If you know me, you know that I have always been a fan of Egyptian mythology. So, you can imagine how excited I was when I happened upon Black Sands: The Seven Kingdoms. Published by Black Sands Entertainment, the comic is an indie project that, as creator Manuel Godoy says, “our community needs”. After all, “we barely ever learn anything about African achievement in history before slavery.”
This review has been a long time coming. I received a limited edition signed copy of the first three chapters as a late birthday present. As an aspiring indie writer myself, I had to support! And as a fan of Egyptian mythology, I was not disappointed!
Written by Manuel Godoy and illustrated by David Lenormand, Black Sands is unique in many ways. Unlike other depictions of Egyptian mythological figures, it depicts Osiris, Isis, Set, three of the most famous Egyptian gods, as children, rather than adults. The story is set up as much as a coming of age tale for these super-powered characters as a tale of impending danger to their kingdom.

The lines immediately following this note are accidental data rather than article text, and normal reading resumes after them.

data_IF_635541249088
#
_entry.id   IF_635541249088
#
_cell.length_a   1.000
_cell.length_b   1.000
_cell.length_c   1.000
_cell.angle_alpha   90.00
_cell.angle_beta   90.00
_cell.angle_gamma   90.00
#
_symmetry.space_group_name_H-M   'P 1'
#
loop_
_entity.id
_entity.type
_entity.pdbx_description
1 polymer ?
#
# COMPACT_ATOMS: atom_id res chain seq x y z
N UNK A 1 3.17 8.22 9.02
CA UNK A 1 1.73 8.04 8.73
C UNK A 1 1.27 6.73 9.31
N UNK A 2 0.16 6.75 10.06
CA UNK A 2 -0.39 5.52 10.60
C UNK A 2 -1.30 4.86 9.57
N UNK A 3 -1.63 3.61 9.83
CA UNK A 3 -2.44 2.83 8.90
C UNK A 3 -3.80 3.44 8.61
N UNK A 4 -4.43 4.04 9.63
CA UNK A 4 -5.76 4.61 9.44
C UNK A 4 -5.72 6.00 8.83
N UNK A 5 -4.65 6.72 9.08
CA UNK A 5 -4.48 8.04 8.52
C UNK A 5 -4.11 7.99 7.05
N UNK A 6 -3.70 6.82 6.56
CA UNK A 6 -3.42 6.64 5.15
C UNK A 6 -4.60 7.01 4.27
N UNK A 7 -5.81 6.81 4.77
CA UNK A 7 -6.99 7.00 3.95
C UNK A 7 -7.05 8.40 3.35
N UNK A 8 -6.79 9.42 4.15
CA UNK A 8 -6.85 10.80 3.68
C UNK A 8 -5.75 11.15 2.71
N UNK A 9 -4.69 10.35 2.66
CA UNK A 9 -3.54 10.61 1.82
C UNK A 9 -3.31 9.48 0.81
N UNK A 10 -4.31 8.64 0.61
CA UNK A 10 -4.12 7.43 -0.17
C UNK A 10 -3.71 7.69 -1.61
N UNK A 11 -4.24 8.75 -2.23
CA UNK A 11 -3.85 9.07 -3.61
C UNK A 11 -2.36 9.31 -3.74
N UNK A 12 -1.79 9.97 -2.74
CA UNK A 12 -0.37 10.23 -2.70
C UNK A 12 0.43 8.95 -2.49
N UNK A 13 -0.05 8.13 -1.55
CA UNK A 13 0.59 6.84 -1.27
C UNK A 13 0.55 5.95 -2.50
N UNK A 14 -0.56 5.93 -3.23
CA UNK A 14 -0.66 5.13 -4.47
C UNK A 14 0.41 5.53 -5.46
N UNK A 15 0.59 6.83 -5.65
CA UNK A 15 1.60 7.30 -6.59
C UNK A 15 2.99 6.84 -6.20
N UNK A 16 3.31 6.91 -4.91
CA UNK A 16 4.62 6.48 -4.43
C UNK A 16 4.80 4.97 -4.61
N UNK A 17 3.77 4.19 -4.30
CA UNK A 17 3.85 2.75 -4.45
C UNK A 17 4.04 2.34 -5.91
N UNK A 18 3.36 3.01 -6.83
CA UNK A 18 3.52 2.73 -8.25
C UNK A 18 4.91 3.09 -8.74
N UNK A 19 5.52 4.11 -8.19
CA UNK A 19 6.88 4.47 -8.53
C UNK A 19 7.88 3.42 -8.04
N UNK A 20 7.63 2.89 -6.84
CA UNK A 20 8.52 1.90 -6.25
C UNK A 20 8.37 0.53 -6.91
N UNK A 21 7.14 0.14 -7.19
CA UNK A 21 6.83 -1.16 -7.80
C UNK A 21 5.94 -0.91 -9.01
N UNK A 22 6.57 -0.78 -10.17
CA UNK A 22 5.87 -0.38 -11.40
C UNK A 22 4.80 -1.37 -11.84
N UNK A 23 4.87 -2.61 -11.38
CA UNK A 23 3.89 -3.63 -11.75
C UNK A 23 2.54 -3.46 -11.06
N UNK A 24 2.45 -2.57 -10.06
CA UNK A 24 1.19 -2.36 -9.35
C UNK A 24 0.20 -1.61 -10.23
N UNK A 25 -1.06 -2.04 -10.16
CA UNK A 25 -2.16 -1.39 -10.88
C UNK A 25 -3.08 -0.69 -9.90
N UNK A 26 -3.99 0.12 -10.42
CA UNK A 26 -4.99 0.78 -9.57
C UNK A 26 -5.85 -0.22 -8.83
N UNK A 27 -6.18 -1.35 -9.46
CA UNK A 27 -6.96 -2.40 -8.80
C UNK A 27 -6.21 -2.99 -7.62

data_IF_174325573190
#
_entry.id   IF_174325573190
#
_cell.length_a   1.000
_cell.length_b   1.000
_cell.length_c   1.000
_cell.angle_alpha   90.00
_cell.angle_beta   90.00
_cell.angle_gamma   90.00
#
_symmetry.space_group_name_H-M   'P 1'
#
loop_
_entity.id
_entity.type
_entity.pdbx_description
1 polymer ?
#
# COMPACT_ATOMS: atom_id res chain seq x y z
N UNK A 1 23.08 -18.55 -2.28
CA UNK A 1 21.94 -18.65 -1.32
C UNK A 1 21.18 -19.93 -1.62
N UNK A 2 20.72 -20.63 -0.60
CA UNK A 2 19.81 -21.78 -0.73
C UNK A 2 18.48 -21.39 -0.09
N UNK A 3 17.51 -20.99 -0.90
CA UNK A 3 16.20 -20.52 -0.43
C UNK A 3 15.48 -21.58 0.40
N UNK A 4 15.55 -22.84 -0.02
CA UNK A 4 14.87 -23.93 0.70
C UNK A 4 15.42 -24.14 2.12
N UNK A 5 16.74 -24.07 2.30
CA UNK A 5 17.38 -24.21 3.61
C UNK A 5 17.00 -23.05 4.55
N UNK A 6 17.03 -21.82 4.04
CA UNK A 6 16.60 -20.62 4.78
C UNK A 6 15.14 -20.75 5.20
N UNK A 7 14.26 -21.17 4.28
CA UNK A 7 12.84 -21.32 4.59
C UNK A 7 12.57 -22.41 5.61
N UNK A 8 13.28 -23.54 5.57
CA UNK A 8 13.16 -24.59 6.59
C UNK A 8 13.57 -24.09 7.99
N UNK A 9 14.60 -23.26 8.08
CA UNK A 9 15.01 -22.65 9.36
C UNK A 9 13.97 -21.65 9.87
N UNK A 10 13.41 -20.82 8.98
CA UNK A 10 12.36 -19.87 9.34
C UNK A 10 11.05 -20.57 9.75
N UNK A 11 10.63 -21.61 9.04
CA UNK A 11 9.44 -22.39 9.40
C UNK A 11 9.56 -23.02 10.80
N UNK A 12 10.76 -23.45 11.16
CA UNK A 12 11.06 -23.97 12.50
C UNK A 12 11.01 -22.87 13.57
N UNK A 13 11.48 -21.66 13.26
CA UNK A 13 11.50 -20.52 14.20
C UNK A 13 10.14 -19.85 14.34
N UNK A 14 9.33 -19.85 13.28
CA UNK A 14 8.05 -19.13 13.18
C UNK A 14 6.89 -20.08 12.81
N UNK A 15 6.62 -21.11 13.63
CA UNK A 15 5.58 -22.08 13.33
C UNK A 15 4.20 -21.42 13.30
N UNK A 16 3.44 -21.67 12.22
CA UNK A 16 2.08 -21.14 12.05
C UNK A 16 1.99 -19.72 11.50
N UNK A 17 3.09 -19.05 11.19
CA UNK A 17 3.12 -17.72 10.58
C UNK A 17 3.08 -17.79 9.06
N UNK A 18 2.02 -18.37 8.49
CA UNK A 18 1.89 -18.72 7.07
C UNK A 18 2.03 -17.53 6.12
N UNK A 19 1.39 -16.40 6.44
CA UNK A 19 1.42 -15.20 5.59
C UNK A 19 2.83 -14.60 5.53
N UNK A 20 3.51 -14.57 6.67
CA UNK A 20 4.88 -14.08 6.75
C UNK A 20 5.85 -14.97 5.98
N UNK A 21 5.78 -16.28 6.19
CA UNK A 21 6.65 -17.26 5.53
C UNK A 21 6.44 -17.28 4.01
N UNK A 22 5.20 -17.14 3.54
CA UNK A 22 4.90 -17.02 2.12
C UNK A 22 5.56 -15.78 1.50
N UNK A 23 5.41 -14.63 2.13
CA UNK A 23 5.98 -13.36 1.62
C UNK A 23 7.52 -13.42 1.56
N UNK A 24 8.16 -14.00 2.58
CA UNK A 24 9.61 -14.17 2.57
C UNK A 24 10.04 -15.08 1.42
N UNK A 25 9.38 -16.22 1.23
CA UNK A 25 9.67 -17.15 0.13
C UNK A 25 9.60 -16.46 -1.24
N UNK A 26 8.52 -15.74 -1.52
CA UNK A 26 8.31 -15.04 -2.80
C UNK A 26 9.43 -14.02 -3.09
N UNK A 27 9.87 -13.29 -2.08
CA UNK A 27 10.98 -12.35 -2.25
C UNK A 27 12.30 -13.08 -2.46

Secondly, the comic avoids the names for the gods that we English-speakers inherited from the Greeks. Young Osiris is called Ausar, his sister is called Auset, and their kingdom is called Kemet, rather than Egypt. This gives an authentic feel to the story.
Third, Black Sands features African civilisation outside of Egypt as well. The kingdom of Kush is important to the story, and even the little known warrior god Apedemak graces the pages with his presence.
Without revealing too much, I will say this: Black Sands chapters 1 to 3 do a good job setting a foundation for what is to come. We see the motivations and flaws of the characters and how they may just help to carry the story along. Ausar, for example, is an impulsive child set on proving his worth to his overbearing grandfather Rah we well as to everyone else that he is worthy of his royal bloodline and abilities; even at risk to his own person and (unfortunately) those around him.
As these children strive to grow in maturity and their supernatural abilities, though, we see an impending doom as invaders arrive at their shores. Even with the powers that the royal family possesses, we get a feeling that these strangers pose a true danger to the nation of Kemet.
Black Sands creatively remixes ancient tales and figures from Northern African myth into a beautifully crafted (and drawn!) work of art. I would recommend it to any fan of comics and fantasy, specifically Afrofantasy. My hope is that efforts like this will pave the way for more and more stories that depict stories set in and inspired by African nations, peoples, and cultures much lower down than Egypt.